- Play your own game. Want to be a pirate? Fine. Want to be a bounty hunter who hunts those pirates? Fine. Want to be a merchant that makes and sells goods that pirates want to pirate, which in turn generates missions for bounty hunters to hunt those pirates which in turn may create escort missions for your corporation and/or associate organizations? Fine. StarCitizen allows for all kinds of gameplay, similar to EVE and some other MMOs.
- No really, play your own game. The game has a big emphasis on flying the planes, but with a recent stretch goal it was announced that public transit would carry players over and between worlds. That’s right: if you don’t want to fly spaceships in a game about flying fucking spaceships, StarCitizen still has a spot for you.
- It’s beautiful. The game is being developed for top of the line hardware that won’t come out for another year or two. It was suggested that the development machines are liquid cooled and heavily modified to allow for capabilities beyond the cutting edges of computer hardware. All of the video footage and screen shots are made using the in-game engine. What you see is what you can play, if your computer is up to the task.
- One-time purchase retail model. Unlike most of the MMOs I’ve played (with the exception of the first Guild Wars), there’s no monthly fee. You buy the game (rumored to be $50 / $60) and you’re done. There will be micro-payments of some kind in the game, but I don’t know much more information than that.
- The alpha / beta will be in chunks. The full game won’t be done until late 2014 or early 2015, but the game is still being rolled out even this year. Parts of the games, called “modules,” will be published for the community to experience well ahead of the full release. For example, the hangar module is out right now and you can walk around and sit in whatever ships you own. The dogfighting module is supposed to come out this fall or winter, which will give backers a chance to fly around without waiting for the rest of the game to be done.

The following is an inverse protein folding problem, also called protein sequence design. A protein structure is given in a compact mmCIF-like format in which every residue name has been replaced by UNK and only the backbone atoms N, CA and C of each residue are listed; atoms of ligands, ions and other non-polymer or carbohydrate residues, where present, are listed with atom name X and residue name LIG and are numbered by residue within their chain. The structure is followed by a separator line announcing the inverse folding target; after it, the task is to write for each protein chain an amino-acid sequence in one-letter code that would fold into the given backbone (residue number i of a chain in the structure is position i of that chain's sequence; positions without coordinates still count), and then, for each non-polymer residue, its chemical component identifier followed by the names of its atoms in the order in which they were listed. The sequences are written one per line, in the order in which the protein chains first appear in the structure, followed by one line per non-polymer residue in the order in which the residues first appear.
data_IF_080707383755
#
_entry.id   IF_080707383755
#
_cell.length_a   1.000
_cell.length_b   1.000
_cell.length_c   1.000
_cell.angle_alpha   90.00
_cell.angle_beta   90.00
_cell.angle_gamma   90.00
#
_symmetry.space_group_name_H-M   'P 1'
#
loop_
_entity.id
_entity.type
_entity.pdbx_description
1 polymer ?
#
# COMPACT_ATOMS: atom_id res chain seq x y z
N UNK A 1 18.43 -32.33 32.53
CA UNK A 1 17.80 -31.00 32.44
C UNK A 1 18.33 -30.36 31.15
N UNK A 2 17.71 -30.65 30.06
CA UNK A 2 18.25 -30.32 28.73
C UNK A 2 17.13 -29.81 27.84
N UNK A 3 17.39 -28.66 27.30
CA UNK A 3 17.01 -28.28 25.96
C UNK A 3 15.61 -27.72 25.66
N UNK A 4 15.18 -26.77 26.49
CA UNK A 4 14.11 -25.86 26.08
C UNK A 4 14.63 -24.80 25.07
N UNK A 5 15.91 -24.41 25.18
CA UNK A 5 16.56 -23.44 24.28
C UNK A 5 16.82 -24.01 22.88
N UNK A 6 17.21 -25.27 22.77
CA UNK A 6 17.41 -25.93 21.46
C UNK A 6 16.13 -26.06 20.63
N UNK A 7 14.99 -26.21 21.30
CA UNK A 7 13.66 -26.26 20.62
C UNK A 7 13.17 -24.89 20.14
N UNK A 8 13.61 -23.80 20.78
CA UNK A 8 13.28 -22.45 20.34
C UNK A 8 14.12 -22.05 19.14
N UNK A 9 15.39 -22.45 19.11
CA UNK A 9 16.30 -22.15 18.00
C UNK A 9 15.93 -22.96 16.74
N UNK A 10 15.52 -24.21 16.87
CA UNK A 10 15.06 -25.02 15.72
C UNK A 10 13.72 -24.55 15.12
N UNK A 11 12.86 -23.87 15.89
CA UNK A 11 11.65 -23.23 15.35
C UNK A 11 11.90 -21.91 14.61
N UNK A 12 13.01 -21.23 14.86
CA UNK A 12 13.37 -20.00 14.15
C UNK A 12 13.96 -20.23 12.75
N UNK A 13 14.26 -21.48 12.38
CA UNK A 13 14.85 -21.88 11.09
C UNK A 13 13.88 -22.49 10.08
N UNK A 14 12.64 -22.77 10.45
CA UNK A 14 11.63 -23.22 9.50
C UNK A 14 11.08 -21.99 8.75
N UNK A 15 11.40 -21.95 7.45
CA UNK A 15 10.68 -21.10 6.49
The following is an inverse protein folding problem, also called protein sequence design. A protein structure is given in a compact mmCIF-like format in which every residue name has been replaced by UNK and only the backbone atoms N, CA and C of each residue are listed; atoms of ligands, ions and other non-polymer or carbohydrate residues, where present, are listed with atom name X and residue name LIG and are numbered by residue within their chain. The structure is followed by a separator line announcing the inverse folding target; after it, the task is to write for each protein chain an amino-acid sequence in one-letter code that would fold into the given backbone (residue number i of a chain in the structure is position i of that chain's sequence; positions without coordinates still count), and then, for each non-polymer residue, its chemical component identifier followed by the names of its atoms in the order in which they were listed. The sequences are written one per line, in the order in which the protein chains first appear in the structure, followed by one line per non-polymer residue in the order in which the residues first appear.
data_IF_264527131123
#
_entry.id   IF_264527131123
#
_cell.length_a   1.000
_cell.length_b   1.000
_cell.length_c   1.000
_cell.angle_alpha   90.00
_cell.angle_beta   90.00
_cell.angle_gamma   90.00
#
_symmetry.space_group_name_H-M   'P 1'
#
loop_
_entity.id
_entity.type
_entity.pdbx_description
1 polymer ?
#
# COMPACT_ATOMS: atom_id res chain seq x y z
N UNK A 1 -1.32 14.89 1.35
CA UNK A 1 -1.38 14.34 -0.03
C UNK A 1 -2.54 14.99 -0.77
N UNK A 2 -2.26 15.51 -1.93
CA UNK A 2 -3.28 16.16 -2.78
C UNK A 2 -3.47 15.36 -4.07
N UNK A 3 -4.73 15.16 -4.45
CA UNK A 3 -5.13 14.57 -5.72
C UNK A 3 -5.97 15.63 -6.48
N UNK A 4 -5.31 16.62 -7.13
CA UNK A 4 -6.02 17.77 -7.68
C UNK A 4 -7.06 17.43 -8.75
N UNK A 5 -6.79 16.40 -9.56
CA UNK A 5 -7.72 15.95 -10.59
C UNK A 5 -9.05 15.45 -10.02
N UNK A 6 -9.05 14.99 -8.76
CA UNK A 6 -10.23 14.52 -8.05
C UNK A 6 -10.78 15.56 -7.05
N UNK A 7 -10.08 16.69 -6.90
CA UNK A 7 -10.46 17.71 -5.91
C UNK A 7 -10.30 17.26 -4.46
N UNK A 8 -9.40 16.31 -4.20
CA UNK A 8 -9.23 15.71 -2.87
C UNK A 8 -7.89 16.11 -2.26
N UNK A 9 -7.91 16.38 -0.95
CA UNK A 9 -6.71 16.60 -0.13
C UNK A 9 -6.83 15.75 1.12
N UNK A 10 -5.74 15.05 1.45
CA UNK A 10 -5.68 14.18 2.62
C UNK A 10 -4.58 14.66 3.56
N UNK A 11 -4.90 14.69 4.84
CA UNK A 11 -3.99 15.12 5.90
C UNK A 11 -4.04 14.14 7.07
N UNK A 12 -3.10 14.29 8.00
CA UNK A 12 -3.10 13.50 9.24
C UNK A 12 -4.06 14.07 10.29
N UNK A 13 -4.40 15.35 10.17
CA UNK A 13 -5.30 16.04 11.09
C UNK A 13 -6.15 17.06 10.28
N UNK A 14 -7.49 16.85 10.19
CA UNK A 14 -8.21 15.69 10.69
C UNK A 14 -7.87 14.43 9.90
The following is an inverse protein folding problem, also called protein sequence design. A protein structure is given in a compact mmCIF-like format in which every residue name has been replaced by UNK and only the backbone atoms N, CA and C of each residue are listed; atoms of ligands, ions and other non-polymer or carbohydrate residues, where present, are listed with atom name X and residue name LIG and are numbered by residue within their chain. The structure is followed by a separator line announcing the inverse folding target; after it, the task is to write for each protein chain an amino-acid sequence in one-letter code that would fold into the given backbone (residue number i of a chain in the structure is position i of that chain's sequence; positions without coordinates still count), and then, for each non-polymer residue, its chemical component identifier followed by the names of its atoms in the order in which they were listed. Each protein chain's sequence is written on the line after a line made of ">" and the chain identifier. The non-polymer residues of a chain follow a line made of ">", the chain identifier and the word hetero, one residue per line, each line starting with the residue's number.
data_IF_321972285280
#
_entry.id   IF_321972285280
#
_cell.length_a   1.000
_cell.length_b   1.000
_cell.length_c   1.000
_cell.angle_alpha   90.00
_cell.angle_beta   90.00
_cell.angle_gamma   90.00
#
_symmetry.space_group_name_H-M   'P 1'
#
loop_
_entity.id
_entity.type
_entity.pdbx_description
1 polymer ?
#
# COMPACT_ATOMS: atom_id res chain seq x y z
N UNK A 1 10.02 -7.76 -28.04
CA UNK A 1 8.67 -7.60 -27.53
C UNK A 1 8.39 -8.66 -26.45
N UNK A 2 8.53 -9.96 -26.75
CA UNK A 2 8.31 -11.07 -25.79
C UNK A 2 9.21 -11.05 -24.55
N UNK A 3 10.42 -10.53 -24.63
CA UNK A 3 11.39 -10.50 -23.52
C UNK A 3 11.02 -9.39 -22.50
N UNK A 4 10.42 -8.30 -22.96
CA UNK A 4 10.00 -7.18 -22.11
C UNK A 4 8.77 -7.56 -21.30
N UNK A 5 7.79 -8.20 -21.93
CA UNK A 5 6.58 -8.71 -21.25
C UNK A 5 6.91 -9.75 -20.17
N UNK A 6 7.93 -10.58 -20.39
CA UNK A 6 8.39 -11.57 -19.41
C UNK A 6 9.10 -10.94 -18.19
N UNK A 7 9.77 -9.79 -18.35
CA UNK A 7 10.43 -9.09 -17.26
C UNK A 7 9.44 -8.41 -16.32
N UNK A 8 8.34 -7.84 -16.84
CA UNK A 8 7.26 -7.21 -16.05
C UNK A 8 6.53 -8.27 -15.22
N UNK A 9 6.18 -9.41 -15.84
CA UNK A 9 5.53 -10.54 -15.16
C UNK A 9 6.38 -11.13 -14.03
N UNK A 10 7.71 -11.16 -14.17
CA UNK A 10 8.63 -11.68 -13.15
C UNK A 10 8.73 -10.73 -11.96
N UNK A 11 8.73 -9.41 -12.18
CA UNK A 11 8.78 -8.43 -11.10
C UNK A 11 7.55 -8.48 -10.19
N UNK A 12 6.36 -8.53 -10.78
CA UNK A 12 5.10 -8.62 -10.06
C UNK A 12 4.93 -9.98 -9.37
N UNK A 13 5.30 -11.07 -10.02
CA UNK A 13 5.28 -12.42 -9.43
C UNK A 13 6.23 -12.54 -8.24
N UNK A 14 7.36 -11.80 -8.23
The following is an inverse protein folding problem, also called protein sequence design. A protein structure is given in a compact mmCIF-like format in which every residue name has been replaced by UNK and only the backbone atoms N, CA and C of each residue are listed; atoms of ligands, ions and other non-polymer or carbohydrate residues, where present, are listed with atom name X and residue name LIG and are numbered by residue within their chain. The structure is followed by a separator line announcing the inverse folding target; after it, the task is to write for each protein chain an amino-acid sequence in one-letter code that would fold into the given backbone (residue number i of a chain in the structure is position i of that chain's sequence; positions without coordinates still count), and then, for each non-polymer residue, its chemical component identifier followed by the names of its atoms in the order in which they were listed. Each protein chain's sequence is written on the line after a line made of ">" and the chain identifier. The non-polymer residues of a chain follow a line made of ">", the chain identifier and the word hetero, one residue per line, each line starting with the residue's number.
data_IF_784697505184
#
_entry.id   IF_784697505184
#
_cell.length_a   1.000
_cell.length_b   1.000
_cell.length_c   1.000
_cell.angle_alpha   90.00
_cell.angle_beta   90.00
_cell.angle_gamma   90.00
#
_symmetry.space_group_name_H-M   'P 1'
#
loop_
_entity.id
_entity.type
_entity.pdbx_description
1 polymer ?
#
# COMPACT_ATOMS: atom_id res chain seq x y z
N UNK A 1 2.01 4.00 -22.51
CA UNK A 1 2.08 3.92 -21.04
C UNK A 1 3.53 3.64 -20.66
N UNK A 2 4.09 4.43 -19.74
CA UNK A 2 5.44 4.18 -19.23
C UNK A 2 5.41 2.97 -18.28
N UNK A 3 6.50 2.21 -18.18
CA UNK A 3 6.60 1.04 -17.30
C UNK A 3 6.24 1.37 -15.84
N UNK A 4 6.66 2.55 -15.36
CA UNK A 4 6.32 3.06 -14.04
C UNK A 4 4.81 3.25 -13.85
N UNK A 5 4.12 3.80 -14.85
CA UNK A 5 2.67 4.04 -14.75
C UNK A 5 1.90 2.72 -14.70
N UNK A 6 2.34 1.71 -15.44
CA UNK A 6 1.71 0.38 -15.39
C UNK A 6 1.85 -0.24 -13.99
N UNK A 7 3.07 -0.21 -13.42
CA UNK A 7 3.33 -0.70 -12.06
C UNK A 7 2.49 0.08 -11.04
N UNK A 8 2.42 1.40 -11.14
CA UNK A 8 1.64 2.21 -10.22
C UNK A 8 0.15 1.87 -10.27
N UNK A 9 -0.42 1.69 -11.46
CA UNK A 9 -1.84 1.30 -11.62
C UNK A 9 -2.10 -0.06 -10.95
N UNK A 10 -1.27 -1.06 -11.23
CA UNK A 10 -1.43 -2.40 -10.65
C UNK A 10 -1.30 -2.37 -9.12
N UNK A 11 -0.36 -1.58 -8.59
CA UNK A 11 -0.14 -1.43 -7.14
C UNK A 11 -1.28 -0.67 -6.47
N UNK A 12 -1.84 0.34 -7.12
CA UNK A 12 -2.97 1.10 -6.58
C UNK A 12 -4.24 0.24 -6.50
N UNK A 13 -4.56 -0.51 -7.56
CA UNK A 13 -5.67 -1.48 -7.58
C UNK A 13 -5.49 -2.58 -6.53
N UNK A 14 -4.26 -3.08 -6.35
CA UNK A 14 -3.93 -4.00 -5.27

If you’re interested in getting your foot in the StarCitizen door you’d better hurry. The pledge period will end November, 2013. At this point all benefits / discounts / opportunities will be locked, and then you’ll have to pay full retail for the game and start from scratch.
I pledged enough to get two full copies of the game — one for me and one for Sedagive? — as well as two starting starships. My friend Bond was kind enough to gift me a two-person ship, so Sedagive? and I can start flying side by side from the very beginning. We’re so excited to play this game that we’re going to reorganize my home office so we can sit next to each other.
If you’re interested in learning about the pledge program you can check out the RSI pledge page.
If you want a little more reason to play the game, check out this trailer for the Hornet, one of the ships I’ll be flying. Remember, all of the footage is made by the game’s real graphic engine, so if your machine can handle it this is what it will look like. The camera control is altered for a cinematic experience, but the ships, effects, and environment will look like this.
So, after three and a half years of play, I don’t expect to be logging into StarCraft any more. But I will be logging into StarCitizen, and we’ll see what the future brings after another three and a half years.
You can’t take the sky from me.